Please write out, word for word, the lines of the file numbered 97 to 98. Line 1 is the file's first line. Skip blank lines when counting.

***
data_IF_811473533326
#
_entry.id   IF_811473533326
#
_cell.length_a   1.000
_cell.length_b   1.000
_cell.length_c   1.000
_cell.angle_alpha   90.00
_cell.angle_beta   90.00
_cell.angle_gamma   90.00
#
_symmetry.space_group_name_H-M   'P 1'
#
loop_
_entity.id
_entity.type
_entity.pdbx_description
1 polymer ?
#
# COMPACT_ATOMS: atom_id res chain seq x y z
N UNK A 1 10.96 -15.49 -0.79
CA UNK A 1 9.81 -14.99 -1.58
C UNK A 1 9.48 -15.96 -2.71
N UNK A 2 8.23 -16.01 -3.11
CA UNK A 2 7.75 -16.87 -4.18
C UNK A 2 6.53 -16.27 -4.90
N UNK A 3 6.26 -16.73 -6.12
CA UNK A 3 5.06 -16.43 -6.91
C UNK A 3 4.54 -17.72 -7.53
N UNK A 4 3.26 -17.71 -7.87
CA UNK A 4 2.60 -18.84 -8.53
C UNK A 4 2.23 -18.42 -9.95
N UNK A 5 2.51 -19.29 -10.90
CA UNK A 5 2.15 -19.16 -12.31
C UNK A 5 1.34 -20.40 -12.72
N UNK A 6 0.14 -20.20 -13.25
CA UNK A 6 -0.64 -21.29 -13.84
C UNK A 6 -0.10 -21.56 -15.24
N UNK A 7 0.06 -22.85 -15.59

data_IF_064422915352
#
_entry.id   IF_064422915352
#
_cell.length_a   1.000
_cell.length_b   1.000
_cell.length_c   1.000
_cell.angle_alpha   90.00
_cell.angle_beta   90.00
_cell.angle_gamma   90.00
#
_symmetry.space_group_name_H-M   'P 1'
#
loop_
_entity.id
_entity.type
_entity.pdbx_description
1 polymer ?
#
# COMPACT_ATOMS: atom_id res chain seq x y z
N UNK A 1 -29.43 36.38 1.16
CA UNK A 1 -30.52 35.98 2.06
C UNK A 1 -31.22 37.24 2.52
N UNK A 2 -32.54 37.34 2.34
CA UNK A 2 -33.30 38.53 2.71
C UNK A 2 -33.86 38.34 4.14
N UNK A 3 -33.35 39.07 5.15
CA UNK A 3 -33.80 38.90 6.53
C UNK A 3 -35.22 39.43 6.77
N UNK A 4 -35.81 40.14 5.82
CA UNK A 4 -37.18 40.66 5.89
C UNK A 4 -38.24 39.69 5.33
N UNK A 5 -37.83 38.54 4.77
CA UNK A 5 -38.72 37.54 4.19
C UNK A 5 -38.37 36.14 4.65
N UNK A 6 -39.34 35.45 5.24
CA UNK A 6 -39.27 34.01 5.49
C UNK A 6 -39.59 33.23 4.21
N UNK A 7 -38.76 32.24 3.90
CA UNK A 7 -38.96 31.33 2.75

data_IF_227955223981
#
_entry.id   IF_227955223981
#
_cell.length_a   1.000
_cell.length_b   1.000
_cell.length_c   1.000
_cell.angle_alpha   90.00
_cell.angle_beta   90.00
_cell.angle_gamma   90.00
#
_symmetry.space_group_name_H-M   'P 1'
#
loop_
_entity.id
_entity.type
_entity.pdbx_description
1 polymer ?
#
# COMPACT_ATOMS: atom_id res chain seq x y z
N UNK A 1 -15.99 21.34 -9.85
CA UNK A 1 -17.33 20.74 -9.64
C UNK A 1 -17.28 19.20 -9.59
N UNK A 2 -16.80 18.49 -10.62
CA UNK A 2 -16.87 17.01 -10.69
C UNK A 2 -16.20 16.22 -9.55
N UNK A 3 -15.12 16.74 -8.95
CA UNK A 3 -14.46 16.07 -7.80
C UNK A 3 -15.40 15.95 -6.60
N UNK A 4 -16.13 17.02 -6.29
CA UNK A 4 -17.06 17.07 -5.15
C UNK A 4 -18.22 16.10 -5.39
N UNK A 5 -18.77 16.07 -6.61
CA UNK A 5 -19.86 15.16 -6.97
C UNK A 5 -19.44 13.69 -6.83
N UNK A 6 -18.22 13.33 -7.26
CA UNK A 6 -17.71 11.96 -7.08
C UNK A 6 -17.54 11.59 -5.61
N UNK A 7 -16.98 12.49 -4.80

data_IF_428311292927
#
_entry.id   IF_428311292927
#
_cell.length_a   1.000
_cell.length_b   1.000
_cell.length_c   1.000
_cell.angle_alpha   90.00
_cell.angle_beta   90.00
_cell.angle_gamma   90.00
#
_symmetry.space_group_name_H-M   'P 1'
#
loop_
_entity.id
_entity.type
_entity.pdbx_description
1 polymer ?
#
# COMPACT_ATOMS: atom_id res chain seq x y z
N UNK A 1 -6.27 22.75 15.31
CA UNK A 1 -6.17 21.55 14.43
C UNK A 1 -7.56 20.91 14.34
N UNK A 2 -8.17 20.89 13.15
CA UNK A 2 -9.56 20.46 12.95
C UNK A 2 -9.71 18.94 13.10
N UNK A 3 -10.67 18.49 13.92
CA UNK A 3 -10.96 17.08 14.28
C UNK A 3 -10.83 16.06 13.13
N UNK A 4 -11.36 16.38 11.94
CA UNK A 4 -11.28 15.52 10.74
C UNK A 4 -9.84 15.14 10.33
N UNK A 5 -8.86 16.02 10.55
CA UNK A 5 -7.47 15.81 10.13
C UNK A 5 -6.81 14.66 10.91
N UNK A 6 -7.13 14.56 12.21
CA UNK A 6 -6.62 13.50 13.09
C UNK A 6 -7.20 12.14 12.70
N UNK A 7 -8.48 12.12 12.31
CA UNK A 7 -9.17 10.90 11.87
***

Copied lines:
1 polymer ?
#